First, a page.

Giuseppe: I strongly believe in actions more so than words. Whichever political party they may be associated with, I focus on whether candidates believe in their own thoughts, their values, their self-trust and their policies.
They must not be robotic but empathetic and sincere to all individuals and to the causes that ring true for them. During the election process, I enjoy most evaluating the politician’s tact if whether they will behave with integrity or greed through the best and worst of moments within their campaigns.
Truly, I respect and find commonality with a President that laughs and smiles more often than grins or one that doesn’t share emotions. I have not yet decided on whom I will vote for but I shall let you know when I do.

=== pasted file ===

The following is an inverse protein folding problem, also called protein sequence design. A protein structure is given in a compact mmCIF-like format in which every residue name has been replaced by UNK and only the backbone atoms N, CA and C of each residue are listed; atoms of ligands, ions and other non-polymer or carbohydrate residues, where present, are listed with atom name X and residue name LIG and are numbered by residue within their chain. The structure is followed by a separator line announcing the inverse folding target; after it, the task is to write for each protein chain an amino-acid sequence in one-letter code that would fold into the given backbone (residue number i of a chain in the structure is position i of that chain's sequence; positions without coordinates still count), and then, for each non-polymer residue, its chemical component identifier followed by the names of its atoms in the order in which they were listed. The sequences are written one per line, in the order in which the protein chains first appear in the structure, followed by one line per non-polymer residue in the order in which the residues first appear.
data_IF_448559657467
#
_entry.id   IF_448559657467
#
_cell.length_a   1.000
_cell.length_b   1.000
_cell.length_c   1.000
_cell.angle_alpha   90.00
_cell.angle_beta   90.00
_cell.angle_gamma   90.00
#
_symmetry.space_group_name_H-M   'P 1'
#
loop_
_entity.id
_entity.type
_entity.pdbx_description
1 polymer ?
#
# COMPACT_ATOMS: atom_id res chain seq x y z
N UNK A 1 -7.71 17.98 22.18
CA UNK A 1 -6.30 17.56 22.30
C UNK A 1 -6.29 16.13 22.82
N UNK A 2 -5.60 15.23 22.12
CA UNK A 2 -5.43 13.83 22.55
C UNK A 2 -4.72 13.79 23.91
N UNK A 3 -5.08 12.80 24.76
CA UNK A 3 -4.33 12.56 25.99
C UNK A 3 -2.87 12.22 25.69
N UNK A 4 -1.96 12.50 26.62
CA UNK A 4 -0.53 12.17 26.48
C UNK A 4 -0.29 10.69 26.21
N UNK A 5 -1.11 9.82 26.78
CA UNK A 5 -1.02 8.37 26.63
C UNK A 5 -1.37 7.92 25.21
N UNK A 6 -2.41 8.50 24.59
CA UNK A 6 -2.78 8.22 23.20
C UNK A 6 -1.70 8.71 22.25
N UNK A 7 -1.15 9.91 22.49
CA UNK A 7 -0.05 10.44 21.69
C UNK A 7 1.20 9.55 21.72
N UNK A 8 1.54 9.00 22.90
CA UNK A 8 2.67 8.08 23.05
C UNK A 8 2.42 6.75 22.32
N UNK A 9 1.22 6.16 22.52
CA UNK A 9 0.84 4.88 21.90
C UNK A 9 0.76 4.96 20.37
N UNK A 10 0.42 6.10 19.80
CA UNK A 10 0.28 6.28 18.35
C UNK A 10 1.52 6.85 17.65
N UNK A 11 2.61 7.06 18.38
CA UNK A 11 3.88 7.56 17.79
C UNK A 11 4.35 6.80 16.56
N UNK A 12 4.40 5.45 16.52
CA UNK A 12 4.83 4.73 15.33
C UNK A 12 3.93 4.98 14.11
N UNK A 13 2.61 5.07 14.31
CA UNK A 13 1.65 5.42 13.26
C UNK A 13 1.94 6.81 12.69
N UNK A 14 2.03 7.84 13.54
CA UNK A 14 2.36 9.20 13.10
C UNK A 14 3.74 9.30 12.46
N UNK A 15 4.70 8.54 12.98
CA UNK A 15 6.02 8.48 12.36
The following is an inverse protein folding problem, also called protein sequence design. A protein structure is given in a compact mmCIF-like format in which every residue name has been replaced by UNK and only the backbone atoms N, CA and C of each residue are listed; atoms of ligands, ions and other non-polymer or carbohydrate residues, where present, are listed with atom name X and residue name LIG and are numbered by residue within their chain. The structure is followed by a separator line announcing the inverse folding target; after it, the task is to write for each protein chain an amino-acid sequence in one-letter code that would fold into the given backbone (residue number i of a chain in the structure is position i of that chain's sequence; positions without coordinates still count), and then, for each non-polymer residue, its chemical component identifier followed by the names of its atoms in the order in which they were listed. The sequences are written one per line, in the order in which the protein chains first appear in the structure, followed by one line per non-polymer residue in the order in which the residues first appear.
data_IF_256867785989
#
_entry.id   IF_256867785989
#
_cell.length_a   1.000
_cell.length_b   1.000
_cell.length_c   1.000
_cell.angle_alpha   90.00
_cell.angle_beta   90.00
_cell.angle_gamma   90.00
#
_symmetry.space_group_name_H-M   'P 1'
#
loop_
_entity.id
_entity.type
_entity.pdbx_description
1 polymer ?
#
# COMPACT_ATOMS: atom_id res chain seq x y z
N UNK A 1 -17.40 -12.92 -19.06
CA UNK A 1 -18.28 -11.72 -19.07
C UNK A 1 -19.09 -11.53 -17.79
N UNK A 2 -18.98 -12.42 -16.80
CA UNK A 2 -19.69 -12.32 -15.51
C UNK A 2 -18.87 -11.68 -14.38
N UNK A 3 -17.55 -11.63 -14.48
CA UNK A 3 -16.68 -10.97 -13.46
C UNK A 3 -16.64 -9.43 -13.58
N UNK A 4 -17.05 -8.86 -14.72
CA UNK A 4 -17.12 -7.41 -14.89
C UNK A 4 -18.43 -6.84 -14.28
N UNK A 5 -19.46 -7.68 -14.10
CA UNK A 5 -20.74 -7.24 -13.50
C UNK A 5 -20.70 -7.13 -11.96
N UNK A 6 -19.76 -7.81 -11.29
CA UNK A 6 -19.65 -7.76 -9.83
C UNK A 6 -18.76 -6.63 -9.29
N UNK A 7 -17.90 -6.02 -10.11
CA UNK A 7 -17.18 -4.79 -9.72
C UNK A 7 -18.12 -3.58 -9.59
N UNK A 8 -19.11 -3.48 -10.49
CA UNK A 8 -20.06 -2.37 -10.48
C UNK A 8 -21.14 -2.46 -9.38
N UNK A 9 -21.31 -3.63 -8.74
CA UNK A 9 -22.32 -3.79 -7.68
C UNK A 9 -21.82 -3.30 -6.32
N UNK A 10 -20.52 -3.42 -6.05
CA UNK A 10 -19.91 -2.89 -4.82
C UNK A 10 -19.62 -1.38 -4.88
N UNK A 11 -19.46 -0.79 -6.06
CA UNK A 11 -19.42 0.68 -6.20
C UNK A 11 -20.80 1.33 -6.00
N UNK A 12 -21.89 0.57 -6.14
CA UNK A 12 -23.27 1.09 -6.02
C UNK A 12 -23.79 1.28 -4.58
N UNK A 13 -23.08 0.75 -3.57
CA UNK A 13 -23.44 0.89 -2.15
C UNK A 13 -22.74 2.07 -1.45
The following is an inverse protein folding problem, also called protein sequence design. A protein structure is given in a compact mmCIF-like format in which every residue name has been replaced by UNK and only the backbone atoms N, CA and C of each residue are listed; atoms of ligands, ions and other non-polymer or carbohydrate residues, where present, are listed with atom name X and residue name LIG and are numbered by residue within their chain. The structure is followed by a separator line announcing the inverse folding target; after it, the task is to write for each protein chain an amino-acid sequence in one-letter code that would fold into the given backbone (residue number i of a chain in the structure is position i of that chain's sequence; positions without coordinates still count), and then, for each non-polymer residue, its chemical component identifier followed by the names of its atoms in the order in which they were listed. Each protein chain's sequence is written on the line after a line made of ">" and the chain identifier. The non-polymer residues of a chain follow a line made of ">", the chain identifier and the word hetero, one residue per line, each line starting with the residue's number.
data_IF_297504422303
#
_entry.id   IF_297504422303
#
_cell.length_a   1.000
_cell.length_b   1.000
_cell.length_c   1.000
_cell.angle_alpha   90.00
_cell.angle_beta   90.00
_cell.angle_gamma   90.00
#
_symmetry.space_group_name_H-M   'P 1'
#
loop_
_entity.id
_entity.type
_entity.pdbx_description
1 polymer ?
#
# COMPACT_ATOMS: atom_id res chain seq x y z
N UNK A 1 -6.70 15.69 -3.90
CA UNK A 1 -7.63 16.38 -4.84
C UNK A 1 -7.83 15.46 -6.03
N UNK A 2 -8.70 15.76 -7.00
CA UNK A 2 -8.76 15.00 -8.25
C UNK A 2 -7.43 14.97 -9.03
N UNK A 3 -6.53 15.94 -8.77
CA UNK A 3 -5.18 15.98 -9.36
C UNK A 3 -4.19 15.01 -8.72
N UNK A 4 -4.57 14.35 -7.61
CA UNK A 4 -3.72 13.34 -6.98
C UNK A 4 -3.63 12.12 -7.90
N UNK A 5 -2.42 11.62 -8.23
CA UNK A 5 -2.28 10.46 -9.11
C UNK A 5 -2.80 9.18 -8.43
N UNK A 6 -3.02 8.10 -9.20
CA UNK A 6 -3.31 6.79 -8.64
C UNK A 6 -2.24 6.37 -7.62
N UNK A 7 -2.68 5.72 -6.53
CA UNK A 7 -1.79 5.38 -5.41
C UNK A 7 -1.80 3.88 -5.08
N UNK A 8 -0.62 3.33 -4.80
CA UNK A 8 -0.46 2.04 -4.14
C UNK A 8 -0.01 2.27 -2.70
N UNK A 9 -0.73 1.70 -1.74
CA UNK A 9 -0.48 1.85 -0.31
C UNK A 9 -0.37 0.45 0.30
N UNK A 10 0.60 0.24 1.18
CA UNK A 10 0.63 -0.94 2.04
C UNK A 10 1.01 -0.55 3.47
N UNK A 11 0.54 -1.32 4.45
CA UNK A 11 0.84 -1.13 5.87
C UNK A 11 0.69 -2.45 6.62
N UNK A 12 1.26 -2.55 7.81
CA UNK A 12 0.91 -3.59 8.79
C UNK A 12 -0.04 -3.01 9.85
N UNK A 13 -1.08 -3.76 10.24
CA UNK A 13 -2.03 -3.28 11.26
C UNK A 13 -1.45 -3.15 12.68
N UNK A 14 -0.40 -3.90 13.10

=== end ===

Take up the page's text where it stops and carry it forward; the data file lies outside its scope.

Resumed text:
DDG: Do you think if Mitt Romney were to select a Latino running mate it would make more people vote for him?
Giuseppe: Well, politics is a form of a game and if you know how to play it brilliantly you most likely will win. If Mr. Romney wishes to choose a Latino running mate it will be a historical move however I am not certain if he will gather more votes and voters than he will with press coverage with such a decision. Time will only tell of such an answer.
DDG: Do you think America is headed in the right direction or do we need to make some serious, immediate changes?